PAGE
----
This vintage plate is about 10 1/4 inches in diameter. It is unmarked but in excellent condition.
I’ve seen turkeys like this before. It was late fall and you could smell the earth of the corn fields. There was a rising dusky scent with a slight acridity brought on by the recent rains. We were digging holes, doing a survey for one of the relentless housing projects brought on from the twin pressures of urban sprawl and declining farm economies.
The owner of the land, the orchard, and the cider mill was a giant, descended from an early governor of the state. He bore an uncanny resemblance to Shrek, which had just come out several months earlier, which the crew found unsettling. We’d sling the company van through the mud to get lunch from his store and he’d tap the cash register keys, ringing up our purchases, each key struck one at a time and ever so slowly. Tap, tap . . .tap: tap 2,tap . , tap 5, tap 0, tap +, tap 1, tap ., tap 5, tap 0, tap sub total, tap total, “That’ll be four dollars.” Each transaction averaged three minutes, we had a crew of six and travel time was about five minutes each way. That left two minutes for lunch, but as workers will when out of the range of management, we took some liberties with how we used company time.
So it was during this stint that one sunny day the local public radio station was playing classical music during lunch time (remember when they used to do that?). It was not the weepy, reedy, thin stuff, but hearty, “let’s go work hard and play hard” fare. They put on the fourth movement of Dvorak’s new world symphony and we sailed that company van back to the dig site. Mud slinging, corn stalks flying, the crazed crew boss in command and the crew regretting becoming anthropologists (what with ignominious death in a muddy corn field on the line). It was then, as we made the turn along the old fence line, that we saw him in the road. It was hard to tell who was more startled, the old tom, or Colonel Kurtz. The tom reacted by displaying his feathers. the crew boss by slamming on the brakes. The van kicked up a bow wave of mud, inundating the old tom who looked perturbed, as only an aged and pissed off turkey can.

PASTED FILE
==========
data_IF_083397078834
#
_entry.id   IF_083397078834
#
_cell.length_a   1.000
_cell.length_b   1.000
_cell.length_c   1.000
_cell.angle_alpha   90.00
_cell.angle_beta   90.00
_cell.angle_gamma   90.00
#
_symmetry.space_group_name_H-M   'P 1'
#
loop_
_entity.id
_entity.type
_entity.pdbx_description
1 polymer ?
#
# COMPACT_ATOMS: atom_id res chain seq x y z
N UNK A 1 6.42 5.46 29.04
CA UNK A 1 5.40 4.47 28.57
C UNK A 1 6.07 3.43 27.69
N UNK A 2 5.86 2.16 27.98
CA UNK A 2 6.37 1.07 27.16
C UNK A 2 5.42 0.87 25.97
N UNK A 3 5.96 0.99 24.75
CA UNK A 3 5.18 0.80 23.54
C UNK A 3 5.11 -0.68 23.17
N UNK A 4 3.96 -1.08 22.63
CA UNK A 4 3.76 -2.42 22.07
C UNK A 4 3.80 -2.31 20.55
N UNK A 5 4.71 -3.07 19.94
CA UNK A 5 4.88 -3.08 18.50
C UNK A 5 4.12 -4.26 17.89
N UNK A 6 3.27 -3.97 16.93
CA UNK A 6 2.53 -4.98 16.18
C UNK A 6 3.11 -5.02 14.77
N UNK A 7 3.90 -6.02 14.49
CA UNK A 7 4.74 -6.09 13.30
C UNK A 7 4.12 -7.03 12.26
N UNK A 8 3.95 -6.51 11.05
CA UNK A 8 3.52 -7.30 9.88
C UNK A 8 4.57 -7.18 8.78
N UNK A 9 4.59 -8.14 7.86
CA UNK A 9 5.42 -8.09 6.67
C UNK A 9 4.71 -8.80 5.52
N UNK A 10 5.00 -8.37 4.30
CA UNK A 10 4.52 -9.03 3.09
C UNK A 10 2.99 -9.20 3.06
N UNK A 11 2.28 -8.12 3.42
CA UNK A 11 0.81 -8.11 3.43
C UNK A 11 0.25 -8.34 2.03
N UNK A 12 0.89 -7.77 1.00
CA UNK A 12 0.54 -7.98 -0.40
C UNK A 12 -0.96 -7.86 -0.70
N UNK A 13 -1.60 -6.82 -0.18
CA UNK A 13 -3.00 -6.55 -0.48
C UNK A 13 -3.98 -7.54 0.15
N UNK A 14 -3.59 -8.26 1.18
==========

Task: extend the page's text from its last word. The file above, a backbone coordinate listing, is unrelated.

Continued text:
He should have considered himself lucky as the cooking time for test-pit turkey, of his age and size is about three hours. And the orchard would have provided plenty of firewood.